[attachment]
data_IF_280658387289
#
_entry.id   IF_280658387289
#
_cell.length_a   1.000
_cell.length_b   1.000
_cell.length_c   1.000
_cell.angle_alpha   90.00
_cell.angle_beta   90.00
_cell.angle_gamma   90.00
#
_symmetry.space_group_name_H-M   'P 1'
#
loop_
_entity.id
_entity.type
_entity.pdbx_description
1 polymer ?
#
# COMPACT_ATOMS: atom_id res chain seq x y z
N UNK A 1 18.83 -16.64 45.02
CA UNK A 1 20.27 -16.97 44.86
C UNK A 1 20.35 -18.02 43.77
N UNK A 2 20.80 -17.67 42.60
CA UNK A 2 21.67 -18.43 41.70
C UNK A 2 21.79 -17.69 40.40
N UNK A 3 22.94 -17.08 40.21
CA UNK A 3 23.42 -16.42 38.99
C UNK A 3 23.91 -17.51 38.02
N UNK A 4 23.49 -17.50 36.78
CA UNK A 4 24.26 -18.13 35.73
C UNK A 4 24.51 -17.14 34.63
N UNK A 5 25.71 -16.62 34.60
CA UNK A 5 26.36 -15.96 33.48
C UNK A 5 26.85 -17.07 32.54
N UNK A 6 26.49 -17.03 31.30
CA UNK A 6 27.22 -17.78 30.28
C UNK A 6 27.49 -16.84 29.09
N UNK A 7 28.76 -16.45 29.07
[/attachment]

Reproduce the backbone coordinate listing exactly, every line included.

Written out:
data_IF_280658387289
#
_entry.id   IF_280658387289
#
_cell.length_a   1.000
_cell.length_b   1.000
_cell.length_c   1.000
_cell.angle_alpha   90.00
_cell.angle_beta   90.00
_cell.angle_gamma   90.00
#
_symmetry.space_group_name_H-M   'P 1'
#
loop_
_entity.id
_entity.type
_entity.pdbx_description
1 polymer ?
#
# COMPACT_ATOMS: atom_id res chain seq x y z
N UNK A 1 18.83 -16.64 45.02
CA UNK A 1 20.27 -16.97 44.86
C UNK A 1 20.35 -18.02 43.77
N UNK A 2 20.80 -17.67 42.60
CA UNK A 2 21.67 -18.43 41.70
C UNK A 2 21.79 -17.69 40.40
N UNK A 3 22.94 -17.08 40.21
CA UNK A 3 23.42 -16.42 38.99
C UNK A 3 23.91 -17.51 38.02
N UNK A 4 23.49 -17.50 36.78
CA UNK A 4 24.26 -18.13 35.73
C UNK A 4 24.51 -17.14 34.63
N UNK A 5 25.71 -16.62 34.60
CA UNK A 5 26.36 -15.96 33.48
C UNK A 5 26.85 -17.07 32.54
N UNK A 6 26.49 -17.03 31.30
CA UNK A 6 27.22 -17.78 30.28
C UNK A 6 27.49 -16.84 29.09
N UNK A 7 28.76 -16.45 29.07